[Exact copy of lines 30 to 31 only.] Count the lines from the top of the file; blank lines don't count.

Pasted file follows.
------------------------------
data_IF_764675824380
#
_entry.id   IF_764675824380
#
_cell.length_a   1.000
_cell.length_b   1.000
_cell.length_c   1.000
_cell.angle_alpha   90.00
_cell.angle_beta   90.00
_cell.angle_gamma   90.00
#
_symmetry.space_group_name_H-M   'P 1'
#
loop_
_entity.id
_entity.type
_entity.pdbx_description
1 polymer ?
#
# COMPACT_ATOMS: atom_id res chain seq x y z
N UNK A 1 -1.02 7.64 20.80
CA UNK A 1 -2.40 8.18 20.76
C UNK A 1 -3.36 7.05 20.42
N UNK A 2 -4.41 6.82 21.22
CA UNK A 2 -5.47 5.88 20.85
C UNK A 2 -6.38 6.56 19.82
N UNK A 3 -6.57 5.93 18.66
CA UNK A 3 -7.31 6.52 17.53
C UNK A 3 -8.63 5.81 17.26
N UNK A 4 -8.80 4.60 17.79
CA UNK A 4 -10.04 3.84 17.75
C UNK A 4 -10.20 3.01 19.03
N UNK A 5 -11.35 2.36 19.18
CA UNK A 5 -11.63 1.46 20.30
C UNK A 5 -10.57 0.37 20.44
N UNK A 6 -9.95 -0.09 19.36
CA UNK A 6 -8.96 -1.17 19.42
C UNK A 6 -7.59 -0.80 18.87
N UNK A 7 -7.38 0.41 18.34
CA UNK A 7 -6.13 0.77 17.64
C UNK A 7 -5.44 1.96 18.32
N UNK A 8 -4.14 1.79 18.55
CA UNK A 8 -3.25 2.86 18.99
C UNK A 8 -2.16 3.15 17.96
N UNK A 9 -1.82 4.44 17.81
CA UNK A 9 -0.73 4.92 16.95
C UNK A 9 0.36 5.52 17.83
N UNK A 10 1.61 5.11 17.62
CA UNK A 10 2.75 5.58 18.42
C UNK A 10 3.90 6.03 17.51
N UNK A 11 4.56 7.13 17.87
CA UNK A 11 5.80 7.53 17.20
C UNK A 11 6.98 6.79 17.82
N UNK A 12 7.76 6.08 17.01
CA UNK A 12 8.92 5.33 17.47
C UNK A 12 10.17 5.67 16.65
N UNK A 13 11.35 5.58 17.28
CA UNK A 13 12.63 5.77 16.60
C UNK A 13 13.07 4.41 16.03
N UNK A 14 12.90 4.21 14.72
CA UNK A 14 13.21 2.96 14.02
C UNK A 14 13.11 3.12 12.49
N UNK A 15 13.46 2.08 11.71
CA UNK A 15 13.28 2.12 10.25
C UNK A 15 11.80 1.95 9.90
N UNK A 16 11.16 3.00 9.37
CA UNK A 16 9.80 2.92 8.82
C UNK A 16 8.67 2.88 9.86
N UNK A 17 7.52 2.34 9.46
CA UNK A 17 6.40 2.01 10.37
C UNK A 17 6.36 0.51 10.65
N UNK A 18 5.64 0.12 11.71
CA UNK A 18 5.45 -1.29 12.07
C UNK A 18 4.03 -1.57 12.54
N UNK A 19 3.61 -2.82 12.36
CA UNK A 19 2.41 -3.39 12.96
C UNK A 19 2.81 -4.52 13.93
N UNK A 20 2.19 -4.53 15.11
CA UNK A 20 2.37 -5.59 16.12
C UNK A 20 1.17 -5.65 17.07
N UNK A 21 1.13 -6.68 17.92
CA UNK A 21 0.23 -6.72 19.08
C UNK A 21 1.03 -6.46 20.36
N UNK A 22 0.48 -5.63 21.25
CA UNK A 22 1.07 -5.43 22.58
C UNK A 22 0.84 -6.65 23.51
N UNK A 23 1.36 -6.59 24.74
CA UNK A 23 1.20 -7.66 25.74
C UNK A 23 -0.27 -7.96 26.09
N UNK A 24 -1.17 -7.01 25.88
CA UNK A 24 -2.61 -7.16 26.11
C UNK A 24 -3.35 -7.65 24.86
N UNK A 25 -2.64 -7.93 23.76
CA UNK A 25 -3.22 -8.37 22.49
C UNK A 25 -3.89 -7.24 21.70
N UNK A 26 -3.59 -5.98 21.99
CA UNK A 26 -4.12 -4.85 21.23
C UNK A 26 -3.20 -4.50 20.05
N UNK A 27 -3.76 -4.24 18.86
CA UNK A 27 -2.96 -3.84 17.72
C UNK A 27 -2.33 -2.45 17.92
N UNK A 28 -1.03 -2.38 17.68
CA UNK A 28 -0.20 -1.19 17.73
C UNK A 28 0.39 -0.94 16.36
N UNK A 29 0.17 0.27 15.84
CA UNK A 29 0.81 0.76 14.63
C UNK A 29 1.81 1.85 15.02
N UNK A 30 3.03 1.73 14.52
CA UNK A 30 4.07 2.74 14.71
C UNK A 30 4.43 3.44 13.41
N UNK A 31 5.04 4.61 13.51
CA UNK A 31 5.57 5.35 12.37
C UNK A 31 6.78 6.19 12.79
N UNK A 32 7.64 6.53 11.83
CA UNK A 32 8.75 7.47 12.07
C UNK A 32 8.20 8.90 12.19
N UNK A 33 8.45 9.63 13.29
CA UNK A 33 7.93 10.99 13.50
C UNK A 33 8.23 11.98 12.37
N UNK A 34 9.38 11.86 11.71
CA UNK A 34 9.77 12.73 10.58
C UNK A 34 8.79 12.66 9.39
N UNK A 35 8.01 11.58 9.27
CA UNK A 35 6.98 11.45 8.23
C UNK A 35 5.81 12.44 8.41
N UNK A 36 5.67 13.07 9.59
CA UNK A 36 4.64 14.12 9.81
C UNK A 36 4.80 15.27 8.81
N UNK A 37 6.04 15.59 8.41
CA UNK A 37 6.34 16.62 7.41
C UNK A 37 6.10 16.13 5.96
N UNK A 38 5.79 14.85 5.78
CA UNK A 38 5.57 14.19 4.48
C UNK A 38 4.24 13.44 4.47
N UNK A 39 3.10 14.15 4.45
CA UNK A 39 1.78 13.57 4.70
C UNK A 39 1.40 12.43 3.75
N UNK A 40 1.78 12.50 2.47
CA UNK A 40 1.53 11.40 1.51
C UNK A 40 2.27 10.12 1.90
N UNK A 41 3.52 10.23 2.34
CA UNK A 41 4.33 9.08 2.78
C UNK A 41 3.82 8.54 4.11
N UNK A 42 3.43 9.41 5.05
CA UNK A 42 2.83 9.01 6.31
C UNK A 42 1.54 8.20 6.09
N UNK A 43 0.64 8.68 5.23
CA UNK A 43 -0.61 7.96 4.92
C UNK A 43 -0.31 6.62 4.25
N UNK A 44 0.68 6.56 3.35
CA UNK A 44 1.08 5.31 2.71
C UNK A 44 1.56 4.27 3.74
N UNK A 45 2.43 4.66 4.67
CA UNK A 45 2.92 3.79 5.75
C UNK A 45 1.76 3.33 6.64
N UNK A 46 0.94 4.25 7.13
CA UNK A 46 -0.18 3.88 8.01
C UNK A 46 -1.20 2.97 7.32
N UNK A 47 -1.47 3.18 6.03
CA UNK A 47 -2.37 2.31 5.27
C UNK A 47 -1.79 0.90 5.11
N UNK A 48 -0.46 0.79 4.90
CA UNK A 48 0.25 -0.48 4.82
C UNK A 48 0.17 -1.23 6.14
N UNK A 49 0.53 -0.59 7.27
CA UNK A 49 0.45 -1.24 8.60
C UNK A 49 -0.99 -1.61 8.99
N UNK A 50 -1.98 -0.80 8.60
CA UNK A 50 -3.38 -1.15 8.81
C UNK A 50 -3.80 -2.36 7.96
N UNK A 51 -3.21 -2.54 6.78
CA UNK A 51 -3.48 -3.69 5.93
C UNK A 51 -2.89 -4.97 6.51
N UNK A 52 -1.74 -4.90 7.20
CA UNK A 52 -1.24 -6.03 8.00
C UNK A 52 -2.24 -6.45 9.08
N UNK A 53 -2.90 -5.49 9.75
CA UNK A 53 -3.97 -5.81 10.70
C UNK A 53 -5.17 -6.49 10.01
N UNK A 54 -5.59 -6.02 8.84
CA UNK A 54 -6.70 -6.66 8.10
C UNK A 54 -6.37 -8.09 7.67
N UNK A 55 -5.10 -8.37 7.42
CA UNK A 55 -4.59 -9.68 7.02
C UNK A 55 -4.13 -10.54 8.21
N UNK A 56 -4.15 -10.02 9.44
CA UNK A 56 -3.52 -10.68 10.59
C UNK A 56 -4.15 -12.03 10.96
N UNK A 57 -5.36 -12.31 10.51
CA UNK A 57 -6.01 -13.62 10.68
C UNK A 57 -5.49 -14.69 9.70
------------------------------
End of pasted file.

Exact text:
N UNK A 4 -8.80 4.60 17.79
CA UNK A 4 -10.04 3.84 17.75